Of course, I’m just a yokel watching the game.  I don’t have any inside information on what the thinking was regarding playing Blanchard/Edwards/Starks.  It may be that Starks’ injury is the type that won’t get worse, but won’t get much better anytime soon.  If that’s the case, the coaches may have wanted to see what he was capable of doing, so they could take that into account for next week.

To have such a trouncing occur on Homecoming was also a bit dispiriting.  Without the TD at the end of the game, the Bulldogs would have suffered their worst Homecoming loss since 1989.  It’s not the best way to impress visiting alums, that’s for sure.

Things I may or may not have heard in and around the various reunion tents:

  • “Why don’t we run the wishbone?”
  • “Well, we’re a basketball school, anyway.”
  • “Maybe the guys on the team would play better if we rewarded a good season by letting them stay at the beach house during second semester, instead of the barracks.”
  • “How long have we been wearing navy pants?”
  • “Skip the orange juice, just give me what’s left in that bottle.”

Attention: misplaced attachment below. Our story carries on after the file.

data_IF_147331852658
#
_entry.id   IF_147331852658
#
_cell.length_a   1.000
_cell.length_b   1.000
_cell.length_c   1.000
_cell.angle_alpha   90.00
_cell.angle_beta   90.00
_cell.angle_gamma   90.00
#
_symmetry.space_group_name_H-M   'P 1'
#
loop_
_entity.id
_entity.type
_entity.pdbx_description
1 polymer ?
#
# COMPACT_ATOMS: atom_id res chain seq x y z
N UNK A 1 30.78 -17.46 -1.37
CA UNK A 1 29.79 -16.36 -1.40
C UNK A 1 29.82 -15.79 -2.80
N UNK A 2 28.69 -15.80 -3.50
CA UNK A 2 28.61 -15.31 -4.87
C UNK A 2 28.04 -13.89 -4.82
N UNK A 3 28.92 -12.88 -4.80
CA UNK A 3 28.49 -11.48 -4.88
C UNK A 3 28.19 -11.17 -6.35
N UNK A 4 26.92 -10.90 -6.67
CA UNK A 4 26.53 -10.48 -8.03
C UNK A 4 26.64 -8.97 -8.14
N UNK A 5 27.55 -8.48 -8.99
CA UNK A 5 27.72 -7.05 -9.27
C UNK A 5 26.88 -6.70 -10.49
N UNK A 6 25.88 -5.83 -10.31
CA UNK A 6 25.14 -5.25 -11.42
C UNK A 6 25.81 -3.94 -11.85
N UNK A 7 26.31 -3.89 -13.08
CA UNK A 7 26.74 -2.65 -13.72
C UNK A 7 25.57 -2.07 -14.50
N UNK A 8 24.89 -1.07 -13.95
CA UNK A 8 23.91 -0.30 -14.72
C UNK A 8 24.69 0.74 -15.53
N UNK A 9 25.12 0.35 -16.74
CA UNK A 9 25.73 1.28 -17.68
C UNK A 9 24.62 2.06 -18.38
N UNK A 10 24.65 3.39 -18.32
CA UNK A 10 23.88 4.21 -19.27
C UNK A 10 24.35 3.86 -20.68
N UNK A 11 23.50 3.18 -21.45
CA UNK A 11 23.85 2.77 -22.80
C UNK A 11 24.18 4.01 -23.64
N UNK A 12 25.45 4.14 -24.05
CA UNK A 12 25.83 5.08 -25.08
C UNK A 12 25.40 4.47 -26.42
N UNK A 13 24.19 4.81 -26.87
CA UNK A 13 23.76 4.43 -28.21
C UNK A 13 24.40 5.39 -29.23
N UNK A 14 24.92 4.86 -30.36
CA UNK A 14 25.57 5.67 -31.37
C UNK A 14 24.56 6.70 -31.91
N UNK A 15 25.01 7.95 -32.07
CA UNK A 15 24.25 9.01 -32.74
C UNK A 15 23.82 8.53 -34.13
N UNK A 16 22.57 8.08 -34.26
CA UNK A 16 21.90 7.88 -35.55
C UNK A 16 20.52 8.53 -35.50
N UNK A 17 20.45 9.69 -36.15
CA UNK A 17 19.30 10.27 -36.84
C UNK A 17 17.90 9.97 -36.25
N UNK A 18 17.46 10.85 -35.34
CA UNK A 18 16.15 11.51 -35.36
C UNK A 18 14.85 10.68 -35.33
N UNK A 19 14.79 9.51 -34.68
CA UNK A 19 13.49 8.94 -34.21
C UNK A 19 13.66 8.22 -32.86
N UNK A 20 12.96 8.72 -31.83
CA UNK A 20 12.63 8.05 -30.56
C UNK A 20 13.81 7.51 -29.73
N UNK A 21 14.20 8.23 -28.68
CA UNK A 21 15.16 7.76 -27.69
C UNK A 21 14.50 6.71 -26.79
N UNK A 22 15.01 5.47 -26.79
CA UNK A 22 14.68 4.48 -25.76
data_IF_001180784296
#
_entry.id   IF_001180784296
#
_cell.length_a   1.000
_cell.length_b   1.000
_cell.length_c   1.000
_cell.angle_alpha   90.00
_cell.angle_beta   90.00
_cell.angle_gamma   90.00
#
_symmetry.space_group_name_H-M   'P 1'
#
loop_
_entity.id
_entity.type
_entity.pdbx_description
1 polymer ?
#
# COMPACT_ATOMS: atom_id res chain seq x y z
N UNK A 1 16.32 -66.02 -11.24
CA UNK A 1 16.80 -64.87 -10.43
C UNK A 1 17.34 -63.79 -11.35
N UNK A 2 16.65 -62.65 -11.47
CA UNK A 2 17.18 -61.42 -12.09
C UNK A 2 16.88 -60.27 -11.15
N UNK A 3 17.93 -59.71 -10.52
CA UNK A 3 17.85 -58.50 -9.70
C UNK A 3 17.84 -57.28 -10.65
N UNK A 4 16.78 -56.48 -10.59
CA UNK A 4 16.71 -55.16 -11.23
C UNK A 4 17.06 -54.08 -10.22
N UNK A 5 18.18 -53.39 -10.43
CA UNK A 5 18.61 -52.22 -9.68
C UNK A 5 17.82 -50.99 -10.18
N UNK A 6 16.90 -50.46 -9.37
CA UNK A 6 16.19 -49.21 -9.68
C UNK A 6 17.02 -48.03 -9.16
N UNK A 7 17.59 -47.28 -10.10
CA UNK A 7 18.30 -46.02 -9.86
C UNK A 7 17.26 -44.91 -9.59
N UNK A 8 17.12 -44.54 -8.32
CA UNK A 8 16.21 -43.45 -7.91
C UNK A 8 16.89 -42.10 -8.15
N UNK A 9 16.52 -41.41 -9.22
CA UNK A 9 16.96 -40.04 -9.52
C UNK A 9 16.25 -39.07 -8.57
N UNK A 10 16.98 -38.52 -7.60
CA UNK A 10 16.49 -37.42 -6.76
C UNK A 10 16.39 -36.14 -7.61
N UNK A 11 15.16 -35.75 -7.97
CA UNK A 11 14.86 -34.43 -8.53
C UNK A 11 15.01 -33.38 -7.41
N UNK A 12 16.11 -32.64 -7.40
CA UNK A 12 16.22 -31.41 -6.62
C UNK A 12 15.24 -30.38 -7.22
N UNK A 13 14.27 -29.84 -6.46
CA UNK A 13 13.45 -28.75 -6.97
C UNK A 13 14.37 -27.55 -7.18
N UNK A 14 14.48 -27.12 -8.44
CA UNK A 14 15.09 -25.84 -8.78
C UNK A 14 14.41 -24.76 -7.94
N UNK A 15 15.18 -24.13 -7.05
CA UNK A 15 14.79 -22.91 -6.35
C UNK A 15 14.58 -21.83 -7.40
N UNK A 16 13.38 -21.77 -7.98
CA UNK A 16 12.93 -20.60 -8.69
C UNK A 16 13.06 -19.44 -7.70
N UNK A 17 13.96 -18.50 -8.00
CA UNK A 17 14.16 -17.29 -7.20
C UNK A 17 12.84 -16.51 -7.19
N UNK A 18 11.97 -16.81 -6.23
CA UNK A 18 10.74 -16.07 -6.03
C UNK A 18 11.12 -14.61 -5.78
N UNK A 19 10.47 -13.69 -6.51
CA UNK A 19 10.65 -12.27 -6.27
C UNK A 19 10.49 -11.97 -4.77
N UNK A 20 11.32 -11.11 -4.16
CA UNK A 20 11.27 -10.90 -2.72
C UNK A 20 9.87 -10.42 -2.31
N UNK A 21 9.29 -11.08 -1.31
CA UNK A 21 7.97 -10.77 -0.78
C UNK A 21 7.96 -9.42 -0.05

A few observations about some off the field issues:

— Over the past couple of years, I’ve noticed that a significant number of cadets don’t make it to the game, and I’m not the only one who has spotted this trend.  At Saturday’s game I guesstimated that at least one-third, if not more, of the corps was not in the stands during the game.  Where were they?

This is something that the school administration needs to address before next season.  I know there are some legitimate absences, but the bottom line is that at least 90% of the corps of cadets needs to be in the stands at Johnson Hagood Stadium at every game.  Right now, that’s not happening.

— I’ve said this before, but if I attend too many more games at Johnson Hagood I’m going to eventually go deaf, thanks to the sound system speakers, which, apparently inspired by Spinal Tap, are set at “11”.  At least on this particular Saturday A) the referee’s microphone worked, and B) they didn’t play the “clap your hands” riff as the Bulldogs lined up to punt.

— Video board, good:  the Randy Bresnik message intro was great.  Excellent job setting that up.  I can’t imagine going into outer space.  Of course, I’m not crazy about heights…

— Video board, unintentionally amusing:  the Anthony Maldanado speech (through no fault of his own, of course).  Thank you.  Thank you.  Thank you.  Thank you.

— I thought the attendance was okay (Wofford didn’t bring a lot of fans).  Plenty of alums were wandering around, taking in the sights at the almost brand-new stadium, marveling at bathroom facilities that weren’t holdovers from the 19th century.  Everyone was ready to cheer; there just wasn’t anything worth cheering about, at least on the field.

— MVPs for the day, school of business administration:  both the Class of ’59 and the Class of ’69 presented enormous monetary contributions to the school on Saturday.  Major, major thumbs-up for those two classes.  Outstanding.